If the queens starts laying today how long before that brood will be foraging for honey? 42 days.
You can see how knowing how long things take helps you predict where things are going or where things have been.
Sometimes you just have to figure best and worst case. For instance, an uncapped queen cell with a larvae in it is between four and eight days old (from the egg). A capped queen cell is between eight and sixteen days old. By looking at the tip of the cell you can tell one that is just capped (soft and white) from one that is about to emerge (brown and papery and often cleaned down to the cocoon by the workers). A soft white queen cell is between eight and twelve days old. A papery one is between thirteen and sixteen days old. The queen will emerge at sixteen (fifteen if it's hot out). She'll be laying by twenty eight days usually.
Michael Bush

Hive updates

  • Demeter, the mother hive, seems to be doing well.  Pulled another 5 medium frames of capped honey today.
  • Split #1, this is the split that has a laying queen.  They still have room in the deep and are drawing comb and pulling in nectar.
  • split #2, this split will not cooperate and produce a queen.  I'm giving them one more week to see eggs or they will get combined with another hive.
  • package #1, I added another medium to this hive since they had drawn and filled out most of the first deep.  The queen is laying and they look like they are doing a good job.
  • package #2, This hive received a 2nd medium last week and they have hardly touched it.  I moved some more frames with stores to the top in hopes of luring them up.
  • CSX split, I made this split 8 days ago and today when I checked on them one side of a frame with brand new eggs as spotted!  Hopefully I didn't get the original queen from the CSX hive, but I don't think so.  She must have hatched right after I made the split and and got right to mating to be laying eight days later!
My be yard is quite the mess!  I need to pull down the fence, finish dispersing the dirt from the garden beds that I removed and put up a nice new fence with a gate and stands or rails for the hives that are just sitting on blocks.

Monday, May 10, 2010

Foundationless frames and another split.

I removed some beautiful capped honey and some nice queen cells from CSX on Saturday.  John had come to check on the inspection when I spotted the queen cells.  Lucky for me he came baring a mothers day present of a corrugated plastic nuc.  This hive has been such a pleasant hive that I'm excited to have another one from this strain.

Frame with Popsicle stick guides and fishing wire for support when extracting.  Hope the wire works.  They seem to draw the foundation right over it so it should work fine.

What to do when the hive is to tall?

CSX and Demeter both came out of winter in full force.  They both have 2 deeps and 2 mediums full.  Nectar is coming in like crazy, but I don't want to add more boxes since I can hardly see over the top already.  This has left me no choice but to pull frame by frame fully capped honey and replace the frames with an empty frame.  I wish I had wired the frames so I could use the extractor and feed drawn out comb back to them.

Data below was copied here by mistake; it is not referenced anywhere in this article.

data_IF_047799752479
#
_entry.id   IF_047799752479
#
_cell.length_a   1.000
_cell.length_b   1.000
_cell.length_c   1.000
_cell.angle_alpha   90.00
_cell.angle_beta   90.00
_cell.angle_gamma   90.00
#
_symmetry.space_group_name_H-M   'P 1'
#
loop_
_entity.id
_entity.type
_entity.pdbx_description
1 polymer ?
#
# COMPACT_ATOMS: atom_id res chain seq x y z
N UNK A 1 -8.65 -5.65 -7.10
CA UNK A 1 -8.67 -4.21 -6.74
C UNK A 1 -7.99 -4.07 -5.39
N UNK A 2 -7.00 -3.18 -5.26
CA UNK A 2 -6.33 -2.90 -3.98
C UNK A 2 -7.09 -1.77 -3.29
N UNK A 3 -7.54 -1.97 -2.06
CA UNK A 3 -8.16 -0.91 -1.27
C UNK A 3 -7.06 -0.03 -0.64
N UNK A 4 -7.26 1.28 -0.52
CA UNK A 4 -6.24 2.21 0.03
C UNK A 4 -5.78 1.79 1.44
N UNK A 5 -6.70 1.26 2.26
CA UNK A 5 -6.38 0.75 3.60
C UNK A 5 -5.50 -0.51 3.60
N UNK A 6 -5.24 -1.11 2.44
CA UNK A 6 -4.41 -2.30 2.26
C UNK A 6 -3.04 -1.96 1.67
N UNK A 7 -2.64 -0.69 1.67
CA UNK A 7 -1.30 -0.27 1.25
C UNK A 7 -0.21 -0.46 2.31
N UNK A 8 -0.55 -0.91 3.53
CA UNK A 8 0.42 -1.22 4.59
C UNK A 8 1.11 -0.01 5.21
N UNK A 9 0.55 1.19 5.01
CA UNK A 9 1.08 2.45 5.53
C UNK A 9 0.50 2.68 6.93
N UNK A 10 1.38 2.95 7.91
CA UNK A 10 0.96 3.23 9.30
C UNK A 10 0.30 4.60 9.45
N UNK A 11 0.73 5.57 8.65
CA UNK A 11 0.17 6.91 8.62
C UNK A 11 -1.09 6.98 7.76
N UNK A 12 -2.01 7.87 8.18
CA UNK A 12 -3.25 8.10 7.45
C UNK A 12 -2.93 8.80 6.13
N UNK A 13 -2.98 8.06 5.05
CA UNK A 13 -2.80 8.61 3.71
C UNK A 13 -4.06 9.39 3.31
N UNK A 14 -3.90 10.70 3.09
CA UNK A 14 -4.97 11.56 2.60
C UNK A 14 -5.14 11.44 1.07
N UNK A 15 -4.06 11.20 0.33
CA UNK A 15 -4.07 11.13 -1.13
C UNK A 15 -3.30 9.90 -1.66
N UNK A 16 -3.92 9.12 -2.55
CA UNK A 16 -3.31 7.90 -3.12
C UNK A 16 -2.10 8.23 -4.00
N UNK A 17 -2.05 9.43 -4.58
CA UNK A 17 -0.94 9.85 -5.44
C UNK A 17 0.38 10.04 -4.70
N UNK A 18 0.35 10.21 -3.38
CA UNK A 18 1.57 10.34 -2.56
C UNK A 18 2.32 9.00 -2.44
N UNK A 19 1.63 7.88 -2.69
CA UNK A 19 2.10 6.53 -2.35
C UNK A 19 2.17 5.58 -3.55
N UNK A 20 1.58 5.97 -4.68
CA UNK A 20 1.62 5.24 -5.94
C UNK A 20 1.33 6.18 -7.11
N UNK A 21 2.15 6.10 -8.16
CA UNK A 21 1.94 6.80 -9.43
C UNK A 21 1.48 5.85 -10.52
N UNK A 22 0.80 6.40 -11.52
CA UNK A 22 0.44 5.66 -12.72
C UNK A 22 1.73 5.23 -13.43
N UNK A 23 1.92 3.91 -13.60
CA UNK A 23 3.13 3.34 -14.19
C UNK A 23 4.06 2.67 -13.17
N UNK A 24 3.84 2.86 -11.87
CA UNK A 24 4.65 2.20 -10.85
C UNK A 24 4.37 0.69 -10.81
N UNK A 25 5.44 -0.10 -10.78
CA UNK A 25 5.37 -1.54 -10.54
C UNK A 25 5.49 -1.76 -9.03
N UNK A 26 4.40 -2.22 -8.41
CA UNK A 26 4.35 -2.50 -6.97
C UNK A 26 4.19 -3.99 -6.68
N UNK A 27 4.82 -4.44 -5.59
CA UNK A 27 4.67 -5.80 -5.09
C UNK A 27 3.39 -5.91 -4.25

Monday, May 3, 2010

Atlanta Progressive Preschool peace, love and bugs bee Demo w/ John

John and I did a bee demo for my son's school fundraiser last weekend.  We tried out John's new observation hive and I have to say that bees didn't seem to really like it, it was a hit!  We had so many curious questions about bees and keeping them.

Sunday, May 2, 2010

Second package

I checked the second package and the queen had been released and I spotted a few eggs.  Hopefully that means she is going to stay and be content in their new home.

Demeter brood pattern

Demeter has two brood boxs full of a solid pattern of worker brood.

The cost of impatience

The split that hasn't produced a queen and I have added eggs to twice now (today made attempt number 3) I should have been left alone for another 5 days.  It had been five days since I tried putting in eggs again and curiosity had gotten the better of my judgement. New wax is very, very soft.  When I pulled the frame marked with the eggs I accidently squished some of the queen cups.  Sigh, dumb, dumb, dumb.

squished cups
a few cups on the other side were ok.

Frame of eggs with drone brood (unknown at the time) that was tied in.

If they don't make a queen from either the cell above or cups then they will need to be combined back with another hive.

Saturday, May 1, 2010

DHS bee club prgress

Yesterday the bee club checked on their install.  Looks like all is well, they had released the queen and have started to build comb on 3 frames and are bringing in nectar.